10 Tools You Need For Working on Old Cars

Here are 10 tools you should have in your tool box if you plan on working on old cars.

10 Tools You Need For Working on Old Cars

10 Tools You Need For Working on Old Cars

Most old cars can be maintained with basic hand tools for not a lot of cash, and they can be used to turn your junk from bad to rad.

Here are 10 tools you should have in your tool box if you plan on working on old cars.


Right off the bat, you’re not going to get anything done without a set of screwdrivers. Virtually every piece of a car is held on with either a screw, nut, or bolt. As well as being useful for disassembly and reassembly, the humble screwdriver is extremely useful for tuning carburetors, where almost every adjustment is set by screws. For bonus points, a magnetic screwdriver is great for getting at hard to reach spots where you can’t hold a screw on the end, or for holding onto a screw as you remove it, so you don’t lose it. Flat head screwdrivers are also great for prying things open or off.



In a similar vein of the screwdriver, wrenches are an essential part of any self-respecting home mechanic’s garage. Larger body panels and mechanical parts are usually held on with bolts and nuts rather than screws because they can be tightened with a lot more leverage. A stuck nut or bolt will also require the leverage of a wrench. The biggest downside to a wrench, however, is that it requires a lot of space for you to swing it in order to make any progress.


Socket Set and Ratchet

Possibly the most important tool on this list, a ratchet can do the work of 10 wrench turns in no time. A socket set is essential for removing or assembling any part of your car quickly, because who likes turning a wrench a thousand times? I don’t. Equipped with an extension, you can also reach into places where screwdrivers and wrenches can’t. Deep sockets are also extremely useful for when you have to remove or install a nut onto a bolt that may be longer, such as a U-bolt around a leaf spring, or an exhaust clamp.


Feeler Gauge

Old cars require constant monitoring of various systems, and there aren’t any computers to alert you of problems, this means every once in a while you’re going to need to check tolerances of mechanical parts. The feeler gauge is essential while tuning up your engine. Your spark plugs need to be checked to make sure they have the proper gap between the electrodes, and if you have an overhead valve engine the rockers will need to be gapped to the correct tolerances too, along with the points in the distributor.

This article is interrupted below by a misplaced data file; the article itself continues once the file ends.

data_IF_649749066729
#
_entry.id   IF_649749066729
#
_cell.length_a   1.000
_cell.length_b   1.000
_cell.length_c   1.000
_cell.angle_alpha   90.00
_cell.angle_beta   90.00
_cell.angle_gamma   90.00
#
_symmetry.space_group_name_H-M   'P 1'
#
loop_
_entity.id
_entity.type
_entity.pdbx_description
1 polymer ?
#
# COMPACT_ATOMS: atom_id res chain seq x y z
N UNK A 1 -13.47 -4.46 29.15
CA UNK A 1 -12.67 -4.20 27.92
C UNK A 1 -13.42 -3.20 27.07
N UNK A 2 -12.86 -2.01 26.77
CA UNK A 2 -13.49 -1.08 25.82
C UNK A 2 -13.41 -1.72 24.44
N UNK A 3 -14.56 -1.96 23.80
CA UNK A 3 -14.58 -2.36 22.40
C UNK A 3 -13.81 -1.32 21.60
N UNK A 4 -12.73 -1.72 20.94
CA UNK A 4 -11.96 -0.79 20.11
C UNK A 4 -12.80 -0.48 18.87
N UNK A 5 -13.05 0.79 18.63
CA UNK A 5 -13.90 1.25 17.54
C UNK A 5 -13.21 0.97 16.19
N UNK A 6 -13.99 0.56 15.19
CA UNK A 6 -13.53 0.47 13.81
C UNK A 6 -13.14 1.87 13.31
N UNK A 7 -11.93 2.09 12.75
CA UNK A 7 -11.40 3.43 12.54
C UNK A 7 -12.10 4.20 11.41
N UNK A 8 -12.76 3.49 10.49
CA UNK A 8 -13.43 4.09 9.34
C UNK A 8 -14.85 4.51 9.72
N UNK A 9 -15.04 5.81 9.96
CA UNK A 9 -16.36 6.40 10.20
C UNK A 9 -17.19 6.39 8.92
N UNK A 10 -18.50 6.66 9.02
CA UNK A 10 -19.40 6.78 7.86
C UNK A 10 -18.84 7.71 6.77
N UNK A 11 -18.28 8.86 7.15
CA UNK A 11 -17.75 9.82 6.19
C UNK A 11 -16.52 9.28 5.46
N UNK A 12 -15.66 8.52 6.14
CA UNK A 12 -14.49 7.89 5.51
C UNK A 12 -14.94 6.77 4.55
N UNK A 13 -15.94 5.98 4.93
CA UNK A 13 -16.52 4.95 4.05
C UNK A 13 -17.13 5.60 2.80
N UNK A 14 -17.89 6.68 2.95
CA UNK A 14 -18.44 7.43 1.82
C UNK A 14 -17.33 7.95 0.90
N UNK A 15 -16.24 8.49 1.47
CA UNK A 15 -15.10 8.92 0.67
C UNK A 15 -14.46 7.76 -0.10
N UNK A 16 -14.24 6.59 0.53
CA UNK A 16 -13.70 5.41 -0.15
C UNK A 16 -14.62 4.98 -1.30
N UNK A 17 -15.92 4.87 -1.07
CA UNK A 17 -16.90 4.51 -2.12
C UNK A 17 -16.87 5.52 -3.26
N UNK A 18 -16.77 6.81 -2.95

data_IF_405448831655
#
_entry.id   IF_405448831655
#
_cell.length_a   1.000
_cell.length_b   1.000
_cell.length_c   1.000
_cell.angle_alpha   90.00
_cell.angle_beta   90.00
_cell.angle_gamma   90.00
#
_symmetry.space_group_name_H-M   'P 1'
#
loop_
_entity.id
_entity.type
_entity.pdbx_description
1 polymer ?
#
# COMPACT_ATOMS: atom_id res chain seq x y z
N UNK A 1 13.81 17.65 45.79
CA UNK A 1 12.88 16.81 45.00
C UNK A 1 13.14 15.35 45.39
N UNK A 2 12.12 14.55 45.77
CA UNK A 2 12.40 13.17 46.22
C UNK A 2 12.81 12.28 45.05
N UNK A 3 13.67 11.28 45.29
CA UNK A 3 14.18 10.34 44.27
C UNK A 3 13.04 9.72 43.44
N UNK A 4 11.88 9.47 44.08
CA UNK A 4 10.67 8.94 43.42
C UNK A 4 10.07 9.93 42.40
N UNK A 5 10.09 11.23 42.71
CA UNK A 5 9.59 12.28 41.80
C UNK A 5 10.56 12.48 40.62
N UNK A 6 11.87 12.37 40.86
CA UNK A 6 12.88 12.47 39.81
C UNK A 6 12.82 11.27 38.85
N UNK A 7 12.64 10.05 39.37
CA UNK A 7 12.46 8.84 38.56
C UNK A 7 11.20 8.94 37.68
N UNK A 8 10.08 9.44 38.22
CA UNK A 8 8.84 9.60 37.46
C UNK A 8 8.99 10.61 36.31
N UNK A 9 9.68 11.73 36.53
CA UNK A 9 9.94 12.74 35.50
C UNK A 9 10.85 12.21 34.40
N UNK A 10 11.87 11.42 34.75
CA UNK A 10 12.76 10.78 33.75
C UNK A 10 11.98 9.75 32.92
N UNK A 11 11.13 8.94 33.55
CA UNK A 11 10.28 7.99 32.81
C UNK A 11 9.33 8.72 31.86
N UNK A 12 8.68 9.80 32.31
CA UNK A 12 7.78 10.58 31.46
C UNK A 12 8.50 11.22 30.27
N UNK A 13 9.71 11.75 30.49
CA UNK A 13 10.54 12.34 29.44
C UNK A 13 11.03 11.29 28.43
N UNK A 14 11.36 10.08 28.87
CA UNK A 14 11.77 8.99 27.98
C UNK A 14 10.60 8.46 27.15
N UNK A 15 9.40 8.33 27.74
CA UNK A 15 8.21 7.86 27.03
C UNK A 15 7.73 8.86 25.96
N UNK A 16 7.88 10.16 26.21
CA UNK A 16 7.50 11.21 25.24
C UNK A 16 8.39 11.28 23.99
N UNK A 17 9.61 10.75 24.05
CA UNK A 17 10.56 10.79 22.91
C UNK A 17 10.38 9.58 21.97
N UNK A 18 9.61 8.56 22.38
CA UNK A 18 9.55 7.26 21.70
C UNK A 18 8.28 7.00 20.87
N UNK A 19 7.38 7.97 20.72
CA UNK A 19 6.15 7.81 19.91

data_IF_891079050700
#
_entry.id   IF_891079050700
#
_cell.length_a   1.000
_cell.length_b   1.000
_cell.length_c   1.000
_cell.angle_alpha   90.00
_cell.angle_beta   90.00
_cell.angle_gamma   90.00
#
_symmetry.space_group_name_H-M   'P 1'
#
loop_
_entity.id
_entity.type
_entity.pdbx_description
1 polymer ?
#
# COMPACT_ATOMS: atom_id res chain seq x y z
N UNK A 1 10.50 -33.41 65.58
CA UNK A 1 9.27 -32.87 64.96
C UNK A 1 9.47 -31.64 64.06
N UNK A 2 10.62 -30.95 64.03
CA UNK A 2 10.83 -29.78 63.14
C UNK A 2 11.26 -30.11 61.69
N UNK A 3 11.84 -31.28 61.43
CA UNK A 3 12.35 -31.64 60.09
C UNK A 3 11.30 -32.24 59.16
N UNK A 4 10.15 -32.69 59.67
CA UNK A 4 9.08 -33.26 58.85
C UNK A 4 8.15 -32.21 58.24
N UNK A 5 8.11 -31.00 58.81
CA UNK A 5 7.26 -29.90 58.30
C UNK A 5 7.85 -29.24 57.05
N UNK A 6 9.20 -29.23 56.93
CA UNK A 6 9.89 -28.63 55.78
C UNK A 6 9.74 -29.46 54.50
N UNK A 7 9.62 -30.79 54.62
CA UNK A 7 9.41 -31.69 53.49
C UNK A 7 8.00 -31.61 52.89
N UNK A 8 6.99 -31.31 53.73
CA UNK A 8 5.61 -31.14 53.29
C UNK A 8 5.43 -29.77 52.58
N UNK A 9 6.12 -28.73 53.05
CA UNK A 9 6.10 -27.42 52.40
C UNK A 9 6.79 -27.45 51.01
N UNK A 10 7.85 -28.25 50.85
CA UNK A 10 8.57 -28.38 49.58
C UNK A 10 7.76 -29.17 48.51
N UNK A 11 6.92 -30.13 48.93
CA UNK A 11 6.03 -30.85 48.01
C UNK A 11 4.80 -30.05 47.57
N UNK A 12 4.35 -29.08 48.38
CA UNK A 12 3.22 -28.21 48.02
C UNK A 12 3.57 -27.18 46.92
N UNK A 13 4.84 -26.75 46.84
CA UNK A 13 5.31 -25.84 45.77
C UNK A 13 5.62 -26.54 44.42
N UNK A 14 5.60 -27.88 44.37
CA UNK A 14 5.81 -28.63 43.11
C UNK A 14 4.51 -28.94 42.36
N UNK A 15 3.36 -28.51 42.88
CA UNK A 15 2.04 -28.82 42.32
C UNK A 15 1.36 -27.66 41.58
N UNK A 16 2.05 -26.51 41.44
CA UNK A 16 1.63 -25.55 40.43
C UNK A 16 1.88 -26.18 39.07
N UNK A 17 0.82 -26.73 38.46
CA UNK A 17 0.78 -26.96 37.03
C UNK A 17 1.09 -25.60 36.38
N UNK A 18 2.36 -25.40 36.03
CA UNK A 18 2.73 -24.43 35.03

Hammer and Dolly

Bodywork is less of a science and more of an art, and with modern cars made of plastics and many panels available for purchase, the skilled craft of “panel beating” is slowly being left by the wayside. But say your car is exceedingly rare and doesn’t have parts available — or you’re skilled enough to shape metal yourself — you’re going to need a hammer and a dolly. Body hammers are specially designed to create the desired shape in metal, and using a “dolly” behind the metal enables stretching and shrinking of the work piece to the shape you desire.



If you’re going to be working with metal, you’re going to need a way to attach the piece to the vehicle once it’s complete. Welders come in many shapes and sizes, the most common are MIG (metal inert gas) and TIG (tungsten inert gas). MIG welders can use “flux core” wire or can be hooked up to an external gas source. Flux core has shielding gas in the center of the welding wire in order for the wire to react properly with the metal, but flux core isn’t recommended for sheet metal welding as it gets too hot, external gas is much better for sheet metal welding, but the gas can get blown away if you’re welding in windy conditions. TIG welding is useful for making beautiful welds in aluminum or other metals that melt at a much lower temperature, but TIG welding requires a lot of practice and skill.



Electrical is one of the hardest jobs to tackle on a vehicle because it’s very hard to trace where a fault is coming from. A multimeter can be a huge help in determining where a problem comes from. Working back from the power source toward the system that isn’t working, the multimeter can be used to check switches or wires to make sure the power is reaching those checkpoints along the way to the issue, narrowing down when in the circuit the power stops.



When a stubborn codder pin just won’t budge, call in the pliers. These are great for getting to those spots you can’t reach and are able to grab things with more strength than your fingers would be able to thanks to serrated teeth. Pliers come in many sizes to suit your needs, including wire cutting, and circlip, which allows you to remove circlip rings, a very handy tool indeed.


Measuring Tape or Ruler

Measure twice, cut once! The golden rule of fabrication. There’s nothing worse than spending hours working on something only to find out you’ve been making it too small the whole time, so make sure to use a ruler or a measuring tape to confirm your measurements. These two tools are also useful for confirming the sizes of parts you need to buy, such as the length of a leaf spring, the diameter of a brake drum, or your ride height.



Power tools are not always needed, but sometimes they are handy. There really isn’t a match for the drill, nothing else in the toolbox can pierce through various materials with such expediency. Equipped with a screwdriver bit, a drill is unmatched for removal and installation of screws, you can even have an adapter that allows you to use your fancy sockets on it. Although they are available as a plug-in type, most drills these days are powered by rechargeable batteries, allowing you to take it anywhere.